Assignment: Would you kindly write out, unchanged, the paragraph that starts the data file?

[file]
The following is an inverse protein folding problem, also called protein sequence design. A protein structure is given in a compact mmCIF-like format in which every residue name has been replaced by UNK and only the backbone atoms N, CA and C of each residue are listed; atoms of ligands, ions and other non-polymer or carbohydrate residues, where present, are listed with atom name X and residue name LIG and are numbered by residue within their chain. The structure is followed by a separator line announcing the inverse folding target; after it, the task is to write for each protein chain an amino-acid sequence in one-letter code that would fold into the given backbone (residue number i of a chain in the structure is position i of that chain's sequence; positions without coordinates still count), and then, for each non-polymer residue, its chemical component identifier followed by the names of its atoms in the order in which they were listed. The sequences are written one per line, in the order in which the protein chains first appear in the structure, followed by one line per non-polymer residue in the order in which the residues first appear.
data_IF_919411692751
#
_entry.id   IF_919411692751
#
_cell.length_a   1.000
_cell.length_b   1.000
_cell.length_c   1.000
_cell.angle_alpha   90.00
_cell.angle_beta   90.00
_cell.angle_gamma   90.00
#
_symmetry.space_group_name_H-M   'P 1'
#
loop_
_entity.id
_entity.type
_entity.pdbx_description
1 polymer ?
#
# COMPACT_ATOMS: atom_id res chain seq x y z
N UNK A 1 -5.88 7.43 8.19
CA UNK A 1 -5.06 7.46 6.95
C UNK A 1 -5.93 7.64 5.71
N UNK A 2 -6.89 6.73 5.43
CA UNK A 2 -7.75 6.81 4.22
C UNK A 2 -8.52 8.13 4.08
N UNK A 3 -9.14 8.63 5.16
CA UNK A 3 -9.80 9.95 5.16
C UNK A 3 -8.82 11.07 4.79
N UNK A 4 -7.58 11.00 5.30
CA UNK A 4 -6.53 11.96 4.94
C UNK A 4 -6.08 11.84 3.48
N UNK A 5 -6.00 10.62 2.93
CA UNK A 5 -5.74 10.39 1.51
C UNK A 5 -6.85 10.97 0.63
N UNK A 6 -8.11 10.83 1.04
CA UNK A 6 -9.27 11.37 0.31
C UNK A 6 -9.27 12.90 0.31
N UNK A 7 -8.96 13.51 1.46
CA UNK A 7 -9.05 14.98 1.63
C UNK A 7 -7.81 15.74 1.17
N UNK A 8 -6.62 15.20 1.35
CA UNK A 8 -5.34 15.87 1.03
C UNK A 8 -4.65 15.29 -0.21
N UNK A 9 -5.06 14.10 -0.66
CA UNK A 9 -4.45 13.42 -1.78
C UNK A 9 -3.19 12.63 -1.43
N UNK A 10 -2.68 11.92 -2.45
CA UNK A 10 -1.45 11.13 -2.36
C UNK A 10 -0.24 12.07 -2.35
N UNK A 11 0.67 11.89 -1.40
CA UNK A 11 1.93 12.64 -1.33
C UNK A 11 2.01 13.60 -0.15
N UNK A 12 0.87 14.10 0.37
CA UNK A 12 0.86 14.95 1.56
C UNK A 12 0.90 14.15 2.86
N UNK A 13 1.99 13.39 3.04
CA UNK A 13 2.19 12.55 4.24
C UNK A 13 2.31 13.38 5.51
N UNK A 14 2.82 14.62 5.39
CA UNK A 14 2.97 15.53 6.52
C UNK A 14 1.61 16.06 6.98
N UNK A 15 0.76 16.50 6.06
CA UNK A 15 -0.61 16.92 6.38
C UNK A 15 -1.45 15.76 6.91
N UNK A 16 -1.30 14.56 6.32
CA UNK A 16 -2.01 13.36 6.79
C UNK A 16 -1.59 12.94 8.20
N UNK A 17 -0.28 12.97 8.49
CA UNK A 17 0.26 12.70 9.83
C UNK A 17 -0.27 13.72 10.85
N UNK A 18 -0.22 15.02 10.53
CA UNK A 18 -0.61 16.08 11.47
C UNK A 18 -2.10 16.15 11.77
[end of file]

The following is an inverse protein folding problem, also called protein sequence design. A protein structure is given in a compact mmCIF-like format in which every residue name has been replaced by UNK and only the backbone atoms N, CA and C of each residue are listed; atoms of ligands, ions and other non-polymer or carbohydrate residues, where present, are listed with atom name X and residue name LIG and are numbered by residue within their chain. The structure is followed by a separator line announcing the inverse folding target; after it, the task is to write for each protein chain an amino-acid sequence in one-letter code that would fold into the given backbone (residue number i of a chain in the structure is position i of that chain's sequence; positions without coordinates still count), and then, for each non-polymer residue, its chemical component identifier followed by the names of its atoms in the order in which they were listed. The sequences are written one per line, in the order in which the protein chains first appear in the structure, followed by one line per non-polymer residue in the order in which the residues first appear.